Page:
B.A. in Philosophy
The Department of Philosophy equips and mentors students to become intellectual leaders in important debates about compelling philosophical issues that shape contemporary culture.
The philosophy major achieves this mission by developing a community of scholars who are:
- Intellectually Skilled: Excellent in critical reading, analytic reasoning, and persuasive argumentative writing.
- Historically Informed: Cognizant of the classical philosophical theories and principles that have shaped contemporary debates about God, human nature, and the Good Life.
- Pragmatically Oriented: Able to use this combination of intellectual skills and theoretical knowledge to influence contemporary cultural practices concerning religion, science, ethics, civil service, public policy, and the arts.
APU’s philosophy major embodies four distinctive characteristics of the university’s Wesleyan Christian heritage:
- Classical Christian Orientation: We draw upon the greatest aspects of the classical Christian philosophical traditions—Orthodox, Roman Catholic, and Protestant.
- Sanctity of Mind: We believe that all people are called to love God with their minds by cultivating intellectual virtues so they can better understand God, human nature, and all of God’s Creation.
- Sanctity of Heart: We believe that all people are called to love God with their hearts by cultivating moral virtues so they can be better lovers of God and of their neighbors and better stewards of God’s Creation.
- Community-Oriented Service: We believe that all people are called to manifest their love of God and neighbor by putting these intellectual and moral virtues into practice, serving their ecclesial and civil communities.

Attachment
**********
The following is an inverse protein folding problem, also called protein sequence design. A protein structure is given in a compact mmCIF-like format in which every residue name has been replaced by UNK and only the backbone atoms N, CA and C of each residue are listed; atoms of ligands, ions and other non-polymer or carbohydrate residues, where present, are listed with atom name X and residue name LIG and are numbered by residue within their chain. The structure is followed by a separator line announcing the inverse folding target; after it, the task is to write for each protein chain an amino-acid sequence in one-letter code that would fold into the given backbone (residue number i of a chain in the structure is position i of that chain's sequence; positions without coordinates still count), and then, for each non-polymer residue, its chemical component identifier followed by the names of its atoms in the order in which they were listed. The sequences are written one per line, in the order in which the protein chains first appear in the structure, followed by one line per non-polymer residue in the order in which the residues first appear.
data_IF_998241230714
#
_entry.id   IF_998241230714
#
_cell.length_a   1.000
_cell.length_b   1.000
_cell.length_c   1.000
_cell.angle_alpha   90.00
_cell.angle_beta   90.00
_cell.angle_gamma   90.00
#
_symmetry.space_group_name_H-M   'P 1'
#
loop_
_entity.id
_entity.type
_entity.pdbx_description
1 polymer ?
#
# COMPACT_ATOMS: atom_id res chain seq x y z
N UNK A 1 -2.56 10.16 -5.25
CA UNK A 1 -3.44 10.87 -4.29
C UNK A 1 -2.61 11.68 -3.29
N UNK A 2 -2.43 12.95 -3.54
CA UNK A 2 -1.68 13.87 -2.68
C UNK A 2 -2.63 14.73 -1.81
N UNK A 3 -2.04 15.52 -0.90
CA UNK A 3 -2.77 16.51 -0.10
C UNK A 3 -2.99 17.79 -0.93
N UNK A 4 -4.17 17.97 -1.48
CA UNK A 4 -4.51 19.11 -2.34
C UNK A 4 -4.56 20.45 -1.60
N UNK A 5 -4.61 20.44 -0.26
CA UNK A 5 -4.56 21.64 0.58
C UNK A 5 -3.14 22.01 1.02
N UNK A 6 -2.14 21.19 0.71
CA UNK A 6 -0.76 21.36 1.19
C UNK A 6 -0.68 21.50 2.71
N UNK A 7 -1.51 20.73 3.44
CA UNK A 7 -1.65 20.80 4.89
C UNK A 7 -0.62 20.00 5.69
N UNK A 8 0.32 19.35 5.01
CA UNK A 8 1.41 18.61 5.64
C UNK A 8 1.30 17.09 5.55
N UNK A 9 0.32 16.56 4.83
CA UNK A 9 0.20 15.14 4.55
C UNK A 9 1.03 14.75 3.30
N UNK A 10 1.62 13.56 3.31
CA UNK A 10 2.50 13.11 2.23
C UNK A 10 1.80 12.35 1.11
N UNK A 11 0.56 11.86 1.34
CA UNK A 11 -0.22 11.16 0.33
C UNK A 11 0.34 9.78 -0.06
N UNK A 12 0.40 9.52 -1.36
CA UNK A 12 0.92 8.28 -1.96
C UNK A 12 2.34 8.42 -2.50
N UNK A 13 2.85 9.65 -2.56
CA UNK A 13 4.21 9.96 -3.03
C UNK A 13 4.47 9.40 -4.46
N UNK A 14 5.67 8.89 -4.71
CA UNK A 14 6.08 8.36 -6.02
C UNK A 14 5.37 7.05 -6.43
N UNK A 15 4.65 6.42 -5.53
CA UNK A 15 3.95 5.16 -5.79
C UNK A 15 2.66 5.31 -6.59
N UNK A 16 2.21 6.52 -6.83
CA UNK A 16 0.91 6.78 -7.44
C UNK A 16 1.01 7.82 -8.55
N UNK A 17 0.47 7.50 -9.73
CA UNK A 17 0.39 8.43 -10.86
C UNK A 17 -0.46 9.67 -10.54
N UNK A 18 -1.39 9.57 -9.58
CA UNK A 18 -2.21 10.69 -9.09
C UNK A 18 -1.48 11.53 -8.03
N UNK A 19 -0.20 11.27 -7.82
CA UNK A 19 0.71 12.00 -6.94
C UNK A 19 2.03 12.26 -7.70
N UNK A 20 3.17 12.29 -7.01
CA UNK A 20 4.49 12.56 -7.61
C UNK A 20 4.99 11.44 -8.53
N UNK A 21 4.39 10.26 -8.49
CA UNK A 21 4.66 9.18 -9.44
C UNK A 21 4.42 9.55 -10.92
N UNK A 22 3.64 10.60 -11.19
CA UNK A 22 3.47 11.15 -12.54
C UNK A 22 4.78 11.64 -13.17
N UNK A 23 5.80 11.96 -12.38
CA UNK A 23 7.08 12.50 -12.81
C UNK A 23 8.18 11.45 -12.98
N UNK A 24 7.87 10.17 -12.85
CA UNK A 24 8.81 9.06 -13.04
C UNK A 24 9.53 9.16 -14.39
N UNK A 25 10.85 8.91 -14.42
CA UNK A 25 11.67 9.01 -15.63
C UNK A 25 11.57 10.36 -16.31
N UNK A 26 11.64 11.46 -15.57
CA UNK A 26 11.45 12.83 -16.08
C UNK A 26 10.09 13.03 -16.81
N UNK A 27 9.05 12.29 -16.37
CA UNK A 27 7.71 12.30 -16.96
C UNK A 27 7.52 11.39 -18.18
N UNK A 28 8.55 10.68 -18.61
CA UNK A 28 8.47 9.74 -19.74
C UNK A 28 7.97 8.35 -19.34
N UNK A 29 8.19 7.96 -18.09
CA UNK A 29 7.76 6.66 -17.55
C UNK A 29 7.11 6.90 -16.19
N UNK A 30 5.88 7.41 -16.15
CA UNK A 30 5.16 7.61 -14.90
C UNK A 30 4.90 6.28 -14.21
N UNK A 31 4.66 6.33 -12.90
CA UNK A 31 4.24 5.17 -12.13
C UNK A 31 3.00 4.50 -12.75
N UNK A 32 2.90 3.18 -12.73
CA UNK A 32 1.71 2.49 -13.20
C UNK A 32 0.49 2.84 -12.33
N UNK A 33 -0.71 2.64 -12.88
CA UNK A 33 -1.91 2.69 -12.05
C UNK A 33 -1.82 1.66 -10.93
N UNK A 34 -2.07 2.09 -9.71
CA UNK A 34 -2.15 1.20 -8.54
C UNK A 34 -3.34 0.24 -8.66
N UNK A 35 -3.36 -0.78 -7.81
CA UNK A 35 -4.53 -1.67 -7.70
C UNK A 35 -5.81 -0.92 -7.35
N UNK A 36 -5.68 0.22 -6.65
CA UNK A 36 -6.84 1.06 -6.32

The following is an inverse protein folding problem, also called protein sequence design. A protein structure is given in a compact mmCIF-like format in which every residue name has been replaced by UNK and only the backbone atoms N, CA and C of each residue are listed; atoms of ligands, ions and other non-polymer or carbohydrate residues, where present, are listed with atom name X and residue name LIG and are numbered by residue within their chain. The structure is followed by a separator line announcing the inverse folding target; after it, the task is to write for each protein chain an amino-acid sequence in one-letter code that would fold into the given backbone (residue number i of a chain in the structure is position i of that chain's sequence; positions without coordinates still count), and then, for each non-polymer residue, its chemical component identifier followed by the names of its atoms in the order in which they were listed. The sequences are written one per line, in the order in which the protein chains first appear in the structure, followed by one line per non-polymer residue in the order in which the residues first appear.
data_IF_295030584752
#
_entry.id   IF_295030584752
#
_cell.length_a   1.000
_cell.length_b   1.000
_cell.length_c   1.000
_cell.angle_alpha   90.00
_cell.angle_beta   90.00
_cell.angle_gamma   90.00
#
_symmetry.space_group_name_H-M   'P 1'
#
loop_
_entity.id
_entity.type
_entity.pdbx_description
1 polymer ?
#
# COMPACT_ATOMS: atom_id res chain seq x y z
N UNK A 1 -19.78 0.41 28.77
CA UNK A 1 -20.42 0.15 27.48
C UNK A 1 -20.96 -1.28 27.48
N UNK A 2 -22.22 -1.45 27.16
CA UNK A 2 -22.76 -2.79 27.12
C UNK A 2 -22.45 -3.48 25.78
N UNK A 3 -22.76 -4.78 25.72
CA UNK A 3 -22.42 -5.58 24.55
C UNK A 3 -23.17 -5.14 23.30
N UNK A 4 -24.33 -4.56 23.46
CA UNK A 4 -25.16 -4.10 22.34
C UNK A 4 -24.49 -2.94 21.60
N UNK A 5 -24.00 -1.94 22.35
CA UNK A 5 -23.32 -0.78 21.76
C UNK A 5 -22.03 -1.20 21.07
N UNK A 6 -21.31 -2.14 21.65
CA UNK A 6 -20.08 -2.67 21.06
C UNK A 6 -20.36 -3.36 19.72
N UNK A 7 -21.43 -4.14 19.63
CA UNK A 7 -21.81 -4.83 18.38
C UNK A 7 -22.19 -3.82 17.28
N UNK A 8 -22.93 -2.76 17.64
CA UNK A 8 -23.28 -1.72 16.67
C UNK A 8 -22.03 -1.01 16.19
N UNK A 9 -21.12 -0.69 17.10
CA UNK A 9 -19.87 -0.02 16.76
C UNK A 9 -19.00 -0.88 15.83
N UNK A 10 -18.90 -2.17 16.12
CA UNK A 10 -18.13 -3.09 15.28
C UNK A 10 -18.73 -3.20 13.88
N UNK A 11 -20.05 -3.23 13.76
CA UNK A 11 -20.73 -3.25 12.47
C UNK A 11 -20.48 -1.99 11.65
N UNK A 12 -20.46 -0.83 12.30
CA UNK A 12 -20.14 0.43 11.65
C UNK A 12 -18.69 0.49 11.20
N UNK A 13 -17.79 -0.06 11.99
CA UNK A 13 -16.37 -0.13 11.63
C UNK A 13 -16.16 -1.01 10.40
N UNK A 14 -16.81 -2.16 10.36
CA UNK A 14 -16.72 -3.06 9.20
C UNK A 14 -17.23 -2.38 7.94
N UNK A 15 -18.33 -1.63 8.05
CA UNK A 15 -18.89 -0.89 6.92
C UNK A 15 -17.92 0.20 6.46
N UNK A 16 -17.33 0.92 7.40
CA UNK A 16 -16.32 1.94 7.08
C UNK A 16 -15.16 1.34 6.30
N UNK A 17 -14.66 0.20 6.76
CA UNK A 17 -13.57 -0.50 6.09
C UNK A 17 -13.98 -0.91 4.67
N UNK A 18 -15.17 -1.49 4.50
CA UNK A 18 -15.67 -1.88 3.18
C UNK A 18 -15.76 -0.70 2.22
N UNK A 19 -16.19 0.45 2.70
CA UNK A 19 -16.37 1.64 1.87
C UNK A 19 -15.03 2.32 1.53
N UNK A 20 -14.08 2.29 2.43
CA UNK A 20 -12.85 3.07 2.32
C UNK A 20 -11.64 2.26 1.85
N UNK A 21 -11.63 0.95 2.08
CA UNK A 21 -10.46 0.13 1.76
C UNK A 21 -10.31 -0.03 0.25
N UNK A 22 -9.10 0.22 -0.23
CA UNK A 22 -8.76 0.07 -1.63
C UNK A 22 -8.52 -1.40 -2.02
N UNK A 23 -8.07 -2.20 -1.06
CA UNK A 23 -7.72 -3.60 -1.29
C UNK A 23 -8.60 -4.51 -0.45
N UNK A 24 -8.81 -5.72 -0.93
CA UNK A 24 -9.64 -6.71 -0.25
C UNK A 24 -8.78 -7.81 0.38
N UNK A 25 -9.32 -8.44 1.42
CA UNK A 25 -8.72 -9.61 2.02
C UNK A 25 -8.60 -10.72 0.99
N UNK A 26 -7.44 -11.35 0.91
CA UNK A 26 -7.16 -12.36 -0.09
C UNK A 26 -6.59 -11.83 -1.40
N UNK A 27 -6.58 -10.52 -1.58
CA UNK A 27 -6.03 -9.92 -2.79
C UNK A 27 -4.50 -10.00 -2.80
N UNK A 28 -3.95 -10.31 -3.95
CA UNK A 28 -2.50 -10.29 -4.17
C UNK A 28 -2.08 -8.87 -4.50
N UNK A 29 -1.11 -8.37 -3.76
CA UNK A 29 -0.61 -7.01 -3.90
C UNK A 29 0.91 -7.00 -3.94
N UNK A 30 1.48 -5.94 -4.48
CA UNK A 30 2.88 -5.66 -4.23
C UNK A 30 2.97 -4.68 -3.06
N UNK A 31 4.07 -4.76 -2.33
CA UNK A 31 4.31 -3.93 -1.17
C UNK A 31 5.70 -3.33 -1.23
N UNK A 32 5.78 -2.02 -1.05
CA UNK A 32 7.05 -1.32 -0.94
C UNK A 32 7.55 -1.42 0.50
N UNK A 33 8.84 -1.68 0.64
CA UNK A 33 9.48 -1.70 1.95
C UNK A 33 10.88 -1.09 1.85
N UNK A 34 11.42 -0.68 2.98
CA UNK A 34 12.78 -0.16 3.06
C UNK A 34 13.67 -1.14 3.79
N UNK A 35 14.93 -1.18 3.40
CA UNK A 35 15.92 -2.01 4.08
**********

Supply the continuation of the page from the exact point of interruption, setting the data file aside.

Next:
The major in philosophy prepares students for excellence in a variety of careers, such as:
- Public Policy Analyst
- Corporate Compliance Manager
- K-12 Teacher
The philosophy major is completed by taking PHIL 100 or HUM 224 and at least 30 units of upper-division work in philosophy from the list below. Each course is 3 units. Courses below cannot be counted for any other major in the Division of Religion and Philosophy. A minimum 2.5 cumulative GPA is required in all major courses.
|PHIL 100||Introduction to Philosophy 1, 2||3|
|PHIL 310||Formal Logic||3|
|PHIL 315||History of Ancient Philosophy 2||3|
|PHIL 320||History of Early Modern Philosophy 2||3|
|PHIL 340||Writing 3: Concepts of Human Nature 3||3|
|Select one of the following:||3|
|Select 12 units consisting of any upper-division PHIL courses not being used to satisfy the Required Courses above. At least 6 of these units must be at the 400 level. 4||12|
Meets the General Education Philosophy requirement.
Meets the General Education Writing 3 requirement.
Program Learning OutcomesStudents who successfully complete this program shall be able to:
- Formulate philosophical questions with precision and clarity.
- Articulate the structure of a philosopher’s position or philosophical text and assess its strengths and weaknesses.
- Identify and critique key figures and themes in the history of philosophy and the perspectives of those marginalized by this history.
- Critically analyze societal problems and proposed resolutions from a Christian perspective.
- Demonstrate continual intellectual growth through personal research and scholarship.
- Manifest skills enabling them to be strong candidates for a graduate program in philosophy.